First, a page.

ways to present your services to your clients.
As I have been helping photographers with their pricing and packaging, I’ve seen a number of common mistakes over and over again that are easy to avoid and will help boost your sales.
Before making packages, however, make sure you’ve worked through the Photographer’s Pricing Guide to determine how much money you need to be making on average per shoot. We’ll use this information in setting up your packages.
So let’s jump right in!
Know what your clients want
Your packages simply won’t sell if they are full of things that people don’t want.
This doesn’t mean you can’t offer products that traditionally don’t sell as well. You just want to make sure that you’ll have an opportunity to show one of them to a client in person and be able to explain to them why you think it’s vital.
I do this with canvases. I bring one to every wedding consultation and portrait sales meeting. Few wedding clients come into a consultation thinking that they want a canvas, but after showing them one and explaining that it’s something they can see daily that makes them smile and remember the joy from their wedding day, they sell themselves.
For portraits, I find that my clients want at least one larger image to display in their home, then several smaller images to carry with them, or to share with family and friends. So my packages always include these elements.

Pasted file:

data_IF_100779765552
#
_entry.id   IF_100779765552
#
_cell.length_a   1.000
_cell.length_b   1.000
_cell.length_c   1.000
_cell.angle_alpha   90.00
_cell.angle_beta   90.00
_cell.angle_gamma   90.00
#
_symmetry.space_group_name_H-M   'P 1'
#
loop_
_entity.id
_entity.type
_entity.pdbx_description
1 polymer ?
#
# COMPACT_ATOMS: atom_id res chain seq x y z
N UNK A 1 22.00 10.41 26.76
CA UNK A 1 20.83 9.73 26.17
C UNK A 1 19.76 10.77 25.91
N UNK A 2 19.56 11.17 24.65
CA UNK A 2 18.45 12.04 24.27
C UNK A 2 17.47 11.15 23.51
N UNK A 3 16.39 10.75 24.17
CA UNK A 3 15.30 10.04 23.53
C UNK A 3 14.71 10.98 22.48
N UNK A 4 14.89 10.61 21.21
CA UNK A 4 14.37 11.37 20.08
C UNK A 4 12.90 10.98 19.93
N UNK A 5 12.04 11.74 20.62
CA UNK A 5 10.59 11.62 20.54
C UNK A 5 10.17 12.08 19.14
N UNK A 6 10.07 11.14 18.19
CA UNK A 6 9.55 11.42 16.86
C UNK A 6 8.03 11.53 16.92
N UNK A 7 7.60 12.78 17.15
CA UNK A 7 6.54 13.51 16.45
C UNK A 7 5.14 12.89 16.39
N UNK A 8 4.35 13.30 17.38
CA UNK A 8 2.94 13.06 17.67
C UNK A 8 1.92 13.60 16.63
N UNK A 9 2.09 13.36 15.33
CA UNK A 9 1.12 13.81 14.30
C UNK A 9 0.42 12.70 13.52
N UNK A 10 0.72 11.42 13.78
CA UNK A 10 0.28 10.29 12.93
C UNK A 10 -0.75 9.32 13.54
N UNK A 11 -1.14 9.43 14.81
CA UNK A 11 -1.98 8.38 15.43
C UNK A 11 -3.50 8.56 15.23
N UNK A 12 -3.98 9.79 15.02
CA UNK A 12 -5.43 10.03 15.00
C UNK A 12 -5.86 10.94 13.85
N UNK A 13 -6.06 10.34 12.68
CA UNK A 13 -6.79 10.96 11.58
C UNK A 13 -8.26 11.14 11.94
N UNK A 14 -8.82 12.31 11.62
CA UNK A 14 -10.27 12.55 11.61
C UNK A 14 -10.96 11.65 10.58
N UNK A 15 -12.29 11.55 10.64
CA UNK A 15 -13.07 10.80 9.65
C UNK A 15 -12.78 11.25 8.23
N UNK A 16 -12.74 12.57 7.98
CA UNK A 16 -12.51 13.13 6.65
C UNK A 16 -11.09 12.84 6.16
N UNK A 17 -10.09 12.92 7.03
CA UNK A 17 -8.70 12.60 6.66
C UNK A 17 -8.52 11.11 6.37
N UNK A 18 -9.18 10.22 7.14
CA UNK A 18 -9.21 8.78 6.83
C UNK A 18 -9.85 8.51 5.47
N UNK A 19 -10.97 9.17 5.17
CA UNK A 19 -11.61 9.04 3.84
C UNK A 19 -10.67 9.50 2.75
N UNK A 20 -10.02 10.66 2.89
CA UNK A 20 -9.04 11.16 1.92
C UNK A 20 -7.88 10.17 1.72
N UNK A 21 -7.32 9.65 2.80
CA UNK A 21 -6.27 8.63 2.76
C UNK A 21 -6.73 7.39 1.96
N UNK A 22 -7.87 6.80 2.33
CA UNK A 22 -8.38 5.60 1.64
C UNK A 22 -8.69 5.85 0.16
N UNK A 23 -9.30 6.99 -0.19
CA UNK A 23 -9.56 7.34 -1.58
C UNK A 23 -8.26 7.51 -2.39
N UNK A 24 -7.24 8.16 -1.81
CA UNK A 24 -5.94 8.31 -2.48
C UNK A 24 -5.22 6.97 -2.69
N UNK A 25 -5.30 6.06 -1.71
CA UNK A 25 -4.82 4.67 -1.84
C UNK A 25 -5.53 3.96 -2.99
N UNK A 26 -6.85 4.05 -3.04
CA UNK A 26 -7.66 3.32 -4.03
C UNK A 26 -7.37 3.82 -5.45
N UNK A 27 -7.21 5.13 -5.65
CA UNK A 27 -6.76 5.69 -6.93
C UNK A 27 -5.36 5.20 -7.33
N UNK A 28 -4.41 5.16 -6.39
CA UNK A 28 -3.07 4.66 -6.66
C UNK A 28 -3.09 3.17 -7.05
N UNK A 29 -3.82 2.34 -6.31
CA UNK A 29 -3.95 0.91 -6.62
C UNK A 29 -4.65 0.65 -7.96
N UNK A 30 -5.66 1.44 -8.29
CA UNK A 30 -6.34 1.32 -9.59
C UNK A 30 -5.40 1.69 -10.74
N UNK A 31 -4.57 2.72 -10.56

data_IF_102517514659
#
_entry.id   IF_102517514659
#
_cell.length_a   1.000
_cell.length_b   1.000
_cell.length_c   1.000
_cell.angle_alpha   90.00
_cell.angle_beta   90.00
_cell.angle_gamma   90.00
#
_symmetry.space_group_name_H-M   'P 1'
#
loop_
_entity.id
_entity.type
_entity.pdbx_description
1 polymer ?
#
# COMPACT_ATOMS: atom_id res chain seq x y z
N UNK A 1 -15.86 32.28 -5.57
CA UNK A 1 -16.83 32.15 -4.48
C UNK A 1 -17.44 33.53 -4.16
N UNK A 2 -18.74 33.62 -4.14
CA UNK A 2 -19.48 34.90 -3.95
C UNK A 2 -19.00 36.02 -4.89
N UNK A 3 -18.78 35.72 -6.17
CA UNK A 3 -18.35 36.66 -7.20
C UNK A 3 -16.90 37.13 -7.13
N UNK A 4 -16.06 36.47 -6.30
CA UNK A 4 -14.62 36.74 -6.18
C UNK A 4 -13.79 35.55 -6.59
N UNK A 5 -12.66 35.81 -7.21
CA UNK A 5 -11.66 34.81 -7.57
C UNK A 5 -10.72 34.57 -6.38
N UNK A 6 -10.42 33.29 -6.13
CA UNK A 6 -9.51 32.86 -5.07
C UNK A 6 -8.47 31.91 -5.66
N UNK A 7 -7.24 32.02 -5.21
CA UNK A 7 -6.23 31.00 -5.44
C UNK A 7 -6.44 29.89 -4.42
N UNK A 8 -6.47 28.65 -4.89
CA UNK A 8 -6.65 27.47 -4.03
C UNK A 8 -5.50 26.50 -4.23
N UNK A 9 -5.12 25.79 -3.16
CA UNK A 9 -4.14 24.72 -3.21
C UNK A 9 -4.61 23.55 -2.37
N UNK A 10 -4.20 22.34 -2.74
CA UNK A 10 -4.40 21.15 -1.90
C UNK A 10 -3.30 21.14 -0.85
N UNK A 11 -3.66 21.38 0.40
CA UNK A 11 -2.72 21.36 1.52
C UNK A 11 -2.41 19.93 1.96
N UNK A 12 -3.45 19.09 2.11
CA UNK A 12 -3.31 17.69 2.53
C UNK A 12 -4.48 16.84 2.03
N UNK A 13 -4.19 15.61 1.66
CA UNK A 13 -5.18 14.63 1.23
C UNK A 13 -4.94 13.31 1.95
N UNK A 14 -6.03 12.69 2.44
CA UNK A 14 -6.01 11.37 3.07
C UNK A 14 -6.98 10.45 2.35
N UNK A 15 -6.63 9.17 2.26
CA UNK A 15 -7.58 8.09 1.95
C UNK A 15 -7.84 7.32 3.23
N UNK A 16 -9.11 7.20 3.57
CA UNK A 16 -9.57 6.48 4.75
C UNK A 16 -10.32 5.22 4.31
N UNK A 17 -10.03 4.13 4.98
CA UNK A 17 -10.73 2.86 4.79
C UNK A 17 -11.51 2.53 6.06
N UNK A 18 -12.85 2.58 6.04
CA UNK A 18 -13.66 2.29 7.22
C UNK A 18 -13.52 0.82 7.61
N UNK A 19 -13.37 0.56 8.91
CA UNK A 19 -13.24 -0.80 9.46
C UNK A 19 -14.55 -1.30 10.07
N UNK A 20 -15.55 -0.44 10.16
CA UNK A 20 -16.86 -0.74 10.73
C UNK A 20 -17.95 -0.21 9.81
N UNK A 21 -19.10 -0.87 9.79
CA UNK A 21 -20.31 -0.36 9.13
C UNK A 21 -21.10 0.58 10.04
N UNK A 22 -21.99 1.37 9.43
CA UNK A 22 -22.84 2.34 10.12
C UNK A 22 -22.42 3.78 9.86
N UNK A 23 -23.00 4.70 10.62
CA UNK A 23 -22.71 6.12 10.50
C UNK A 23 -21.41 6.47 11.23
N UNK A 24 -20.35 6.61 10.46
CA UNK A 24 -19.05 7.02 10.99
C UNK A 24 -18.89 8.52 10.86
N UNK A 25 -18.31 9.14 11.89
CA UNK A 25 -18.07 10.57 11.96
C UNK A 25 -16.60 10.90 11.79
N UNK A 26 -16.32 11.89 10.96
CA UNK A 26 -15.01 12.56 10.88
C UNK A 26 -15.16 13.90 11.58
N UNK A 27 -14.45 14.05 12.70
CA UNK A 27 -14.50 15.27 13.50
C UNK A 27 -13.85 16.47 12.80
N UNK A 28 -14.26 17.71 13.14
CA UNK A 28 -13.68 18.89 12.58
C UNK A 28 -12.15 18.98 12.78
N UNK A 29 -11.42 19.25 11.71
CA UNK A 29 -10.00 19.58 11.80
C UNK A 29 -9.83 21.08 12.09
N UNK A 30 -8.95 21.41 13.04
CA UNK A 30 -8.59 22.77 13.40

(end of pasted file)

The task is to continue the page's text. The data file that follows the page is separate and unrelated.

For weddings, I find that all couples seem to want the digital images, and many want an engagement session and an album. These are things that make good candidates for your packages.
If you add a bunch of items to your packages that people don’t want, you’ll simply have to deal with one request after another from people asking to remove them from it or trade it with something else.
If you get a lot of these requests, I’d suggest taking the item out of your packages and putting it on an A la Carte list that they can use to add on to a package instead, or get a lot better at explaining to them why you think they should buy it.
Eliminate clutter and filler
Clear and simple pricing makes it easier for people to buy. Clutter reduces your conversion rate.
I’ve seen too many packages cluttered pricing lists that are full of fluffy words and options that are repeated over and over again in all packages to make them look like there’s more value.
People see right through this, and it hurts you in the end.
For example, here’s 2 fake pricing lists that I put together to illustrate. The first one is full of clutter, the second one is simple and clean. Which one appeals to you more?
Simple & Clean:
Filling your packages with fluff DOESN’T make it look like you have more value. It comes off as insecure, like a guy with a small ego that drives a big car to make himself look more important than he is.
Offer 3 or 4 packages
In general, very few people will ever buy the top package or the bottom package.
Most people will pick one of the middle packages.
Value is relative, so the highest priced package will make the other packages seem more reasonable. It’s called the anchoring effect.